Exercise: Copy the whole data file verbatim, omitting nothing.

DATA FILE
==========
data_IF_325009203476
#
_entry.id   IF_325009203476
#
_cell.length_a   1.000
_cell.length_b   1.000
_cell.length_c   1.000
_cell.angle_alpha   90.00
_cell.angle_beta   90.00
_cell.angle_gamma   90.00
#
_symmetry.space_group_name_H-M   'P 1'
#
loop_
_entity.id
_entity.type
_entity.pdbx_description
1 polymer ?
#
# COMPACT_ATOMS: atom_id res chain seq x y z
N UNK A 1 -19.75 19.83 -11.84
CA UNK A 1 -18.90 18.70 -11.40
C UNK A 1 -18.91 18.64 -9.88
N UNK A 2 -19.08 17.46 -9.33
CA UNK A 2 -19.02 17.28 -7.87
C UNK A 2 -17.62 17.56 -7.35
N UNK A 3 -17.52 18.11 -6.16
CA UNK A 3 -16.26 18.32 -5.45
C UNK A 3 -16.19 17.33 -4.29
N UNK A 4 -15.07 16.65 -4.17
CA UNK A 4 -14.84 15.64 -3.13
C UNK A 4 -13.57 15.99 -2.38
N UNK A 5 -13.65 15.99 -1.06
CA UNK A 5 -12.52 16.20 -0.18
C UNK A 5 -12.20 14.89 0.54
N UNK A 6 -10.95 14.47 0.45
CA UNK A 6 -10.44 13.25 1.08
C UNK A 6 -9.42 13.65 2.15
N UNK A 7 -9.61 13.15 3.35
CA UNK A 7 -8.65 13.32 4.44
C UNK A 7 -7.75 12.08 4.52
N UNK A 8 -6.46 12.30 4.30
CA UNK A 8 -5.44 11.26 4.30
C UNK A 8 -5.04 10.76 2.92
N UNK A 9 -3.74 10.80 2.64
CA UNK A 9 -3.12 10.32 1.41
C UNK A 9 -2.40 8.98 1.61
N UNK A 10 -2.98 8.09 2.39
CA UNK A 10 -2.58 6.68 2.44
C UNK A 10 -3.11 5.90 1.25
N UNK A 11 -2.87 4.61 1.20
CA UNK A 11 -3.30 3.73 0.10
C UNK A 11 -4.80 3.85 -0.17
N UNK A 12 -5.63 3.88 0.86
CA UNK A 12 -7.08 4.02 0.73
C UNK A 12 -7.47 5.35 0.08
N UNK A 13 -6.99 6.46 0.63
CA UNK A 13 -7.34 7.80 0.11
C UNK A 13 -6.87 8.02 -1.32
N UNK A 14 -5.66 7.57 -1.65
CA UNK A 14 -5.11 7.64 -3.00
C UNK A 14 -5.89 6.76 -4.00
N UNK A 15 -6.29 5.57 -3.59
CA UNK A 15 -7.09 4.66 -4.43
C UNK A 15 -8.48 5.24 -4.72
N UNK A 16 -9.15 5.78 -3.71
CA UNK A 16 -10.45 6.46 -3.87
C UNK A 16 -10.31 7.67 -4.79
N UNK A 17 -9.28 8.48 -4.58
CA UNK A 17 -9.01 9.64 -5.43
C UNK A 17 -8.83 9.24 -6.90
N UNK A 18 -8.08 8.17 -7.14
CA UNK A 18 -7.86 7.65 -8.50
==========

data_IF_325009203476
#
_entry.id   IF_325009203476
#
_cell.length_a   1.000
_cell.length_b   1.000
_cell.length_c   1.000
_cell.angle_alpha   90.00
_cell.angle_beta   90.00
_cell.angle_gamma   90.00
#
_symmetry.space_group_name_H-M   'P 1'
#
loop_
_entity.id
_entity.type
_entity.pdbx_description
1 polymer ?
#
# COMPACT_ATOMS: atom_id res chain seq x y z
N UNK A 1 -19.75 19.83 -11.84
CA UNK A 1 -18.90 18.70 -11.40
C UNK A 1 -18.91 18.64 -9.88
N UNK A 2 -19.08 17.46 -9.33
CA UNK A 2 -19.02 17.28 -7.87
C UNK A 2 -17.62 17.56 -7.35
N UNK A 3 -17.52 18.11 -6.16
CA UNK A 3 -16.26 18.32 -5.45
C UNK A 3 -16.19 17.33 -4.29
N UNK A 4 -15.07 16.65 -4.17
CA UNK A 4 -14.84 15.64 -3.13
C UNK A 4 -13.57 15.99 -2.38
N UNK A 5 -13.65 15.99 -1.06
CA UNK A 5 -12.52 16.20 -0.18
C UNK A 5 -12.20 14.89 0.54
N UNK A 6 -10.95 14.47 0.45
CA UNK A 6 -10.44 13.25 1.08
C UNK A 6 -9.42 13.65 2.15
N UNK A 7 -9.61 13.15 3.35
CA UNK A 7 -8.65 13.32 4.44
C UNK A 7 -7.75 12.08 4.52
N UNK A 8 -6.46 12.30 4.30
CA UNK A 8 -5.44 11.26 4.30
C UNK A 8 -5.04 10.76 2.92
N UNK A 9 -3.74 10.80 2.64
CA UNK A 9 -3.12 10.32 1.41
C UNK A 9 -2.40 8.98 1.61
N UNK A 10 -2.98 8.09 2.39
CA UNK A 10 -2.58 6.68 2.44
C UNK A 10 -3.11 5.90 1.25
N UNK A 11 -2.87 4.61 1.20
CA UNK A 11 -3.30 3.73 0.10
C UNK A 11 -4.80 3.85 -0.17
N UNK A 12 -5.63 3.88 0.86
CA UNK A 12 -7.08 4.02 0.73
C UNK A 12 -7.47 5.35 0.08
N UNK A 13 -6.99 6.46 0.63
CA UNK A 13 -7.34 7.80 0.11
C UNK A 13 -6.87 8.02 -1.32
N UNK A 14 -5.66 7.57 -1.65
CA UNK A 14 -5.11 7.64 -3.00
C UNK A 14 -5.89 6.76 -4.00
N UNK A 15 -6.29 5.57 -3.59
CA UNK A 15 -7.09 4.66 -4.43
C UNK A 15 -8.48 5.24 -4.72
N UNK A 16 -9.15 5.78 -3.71
CA UNK A 16 -10.45 6.46 -3.87
C UNK A 16 -10.31 7.67 -4.79
N UNK A 17 -9.28 8.48 -4.58
CA UNK A 17 -9.01 9.64 -5.43
C UNK A 17 -8.83 9.24 -6.90
N UNK A 18 -8.08 8.17 -7.14
CA UNK A 18 -7.86 7.65 -8.50